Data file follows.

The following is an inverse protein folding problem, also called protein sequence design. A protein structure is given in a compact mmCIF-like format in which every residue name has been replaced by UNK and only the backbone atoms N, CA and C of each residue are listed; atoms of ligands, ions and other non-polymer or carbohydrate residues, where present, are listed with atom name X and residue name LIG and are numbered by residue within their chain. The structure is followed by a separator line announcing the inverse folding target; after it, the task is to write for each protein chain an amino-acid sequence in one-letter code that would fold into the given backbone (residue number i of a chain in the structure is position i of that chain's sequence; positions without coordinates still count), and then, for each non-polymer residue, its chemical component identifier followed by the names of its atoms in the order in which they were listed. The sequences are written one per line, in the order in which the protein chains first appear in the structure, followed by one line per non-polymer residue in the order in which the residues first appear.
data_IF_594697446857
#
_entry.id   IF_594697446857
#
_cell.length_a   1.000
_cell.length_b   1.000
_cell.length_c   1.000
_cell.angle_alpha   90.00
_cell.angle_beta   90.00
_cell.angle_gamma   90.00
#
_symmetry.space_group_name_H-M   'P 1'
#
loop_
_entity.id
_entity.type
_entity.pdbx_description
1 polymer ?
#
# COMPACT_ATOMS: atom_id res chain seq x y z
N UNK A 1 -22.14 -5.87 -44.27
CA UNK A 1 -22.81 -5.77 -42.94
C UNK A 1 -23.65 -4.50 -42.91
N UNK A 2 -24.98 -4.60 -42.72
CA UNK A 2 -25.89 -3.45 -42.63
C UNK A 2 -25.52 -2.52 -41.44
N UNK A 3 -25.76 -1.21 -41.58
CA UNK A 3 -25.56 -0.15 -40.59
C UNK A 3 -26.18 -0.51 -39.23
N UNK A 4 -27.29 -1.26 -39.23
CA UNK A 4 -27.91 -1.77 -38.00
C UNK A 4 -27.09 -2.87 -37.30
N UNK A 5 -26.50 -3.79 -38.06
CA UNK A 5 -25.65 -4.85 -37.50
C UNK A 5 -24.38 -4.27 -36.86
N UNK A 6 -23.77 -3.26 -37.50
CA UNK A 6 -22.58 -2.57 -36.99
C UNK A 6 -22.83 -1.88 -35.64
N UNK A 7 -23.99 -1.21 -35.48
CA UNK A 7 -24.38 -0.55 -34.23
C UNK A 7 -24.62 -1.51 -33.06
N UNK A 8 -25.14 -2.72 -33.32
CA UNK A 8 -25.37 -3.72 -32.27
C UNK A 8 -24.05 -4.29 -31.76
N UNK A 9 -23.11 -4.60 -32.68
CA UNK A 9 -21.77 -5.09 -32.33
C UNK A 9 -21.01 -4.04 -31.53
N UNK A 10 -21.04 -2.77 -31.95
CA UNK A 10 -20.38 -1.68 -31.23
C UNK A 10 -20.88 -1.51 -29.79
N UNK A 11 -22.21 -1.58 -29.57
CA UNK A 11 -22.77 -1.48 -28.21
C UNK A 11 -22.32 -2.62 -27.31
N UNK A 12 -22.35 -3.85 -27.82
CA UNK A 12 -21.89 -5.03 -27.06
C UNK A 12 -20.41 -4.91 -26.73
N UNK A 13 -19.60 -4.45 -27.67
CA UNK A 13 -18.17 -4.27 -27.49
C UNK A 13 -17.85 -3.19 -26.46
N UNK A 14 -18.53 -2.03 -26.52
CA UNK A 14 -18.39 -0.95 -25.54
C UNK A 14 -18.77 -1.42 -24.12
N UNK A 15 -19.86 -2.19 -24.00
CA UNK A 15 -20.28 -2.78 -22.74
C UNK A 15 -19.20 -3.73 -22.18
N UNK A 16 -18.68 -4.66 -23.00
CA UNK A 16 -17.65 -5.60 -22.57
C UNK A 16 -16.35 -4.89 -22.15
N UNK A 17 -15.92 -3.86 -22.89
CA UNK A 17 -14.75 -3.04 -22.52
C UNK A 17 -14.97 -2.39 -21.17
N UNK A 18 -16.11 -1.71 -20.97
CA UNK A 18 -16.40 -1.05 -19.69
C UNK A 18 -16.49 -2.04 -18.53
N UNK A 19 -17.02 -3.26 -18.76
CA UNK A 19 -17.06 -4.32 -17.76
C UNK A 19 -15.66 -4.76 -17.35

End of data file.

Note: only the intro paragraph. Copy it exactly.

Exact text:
The following is an inverse protein folding problem, also called protein sequence design. A protein structure is given in a compact mmCIF-like format in which every residue name has been replaced by UNK and only the backbone atoms N, CA and C of each residue are listed; atoms of ligands, ions and other non-polymer or carbohydrate residues, where present, are listed with atom name X and residue name LIG and are numbered by residue within their chain. The structure is followed by a separator line announcing the inverse folding target; after it, the task is to write for each protein chain an amino-acid sequence in one-letter code that would fold into the given backbone (residue number i of a chain in the structure is position i of that chain's sequence; positions without coordinates still count), and then, for each non-polymer residue, its chemical component identifier followed by the names of its atoms in the order in which they were listed. The sequences are written one per line, in the order in which the protein chains first appear in the structure, followed by one line per non-polymer residue in the order in which the residues first appear.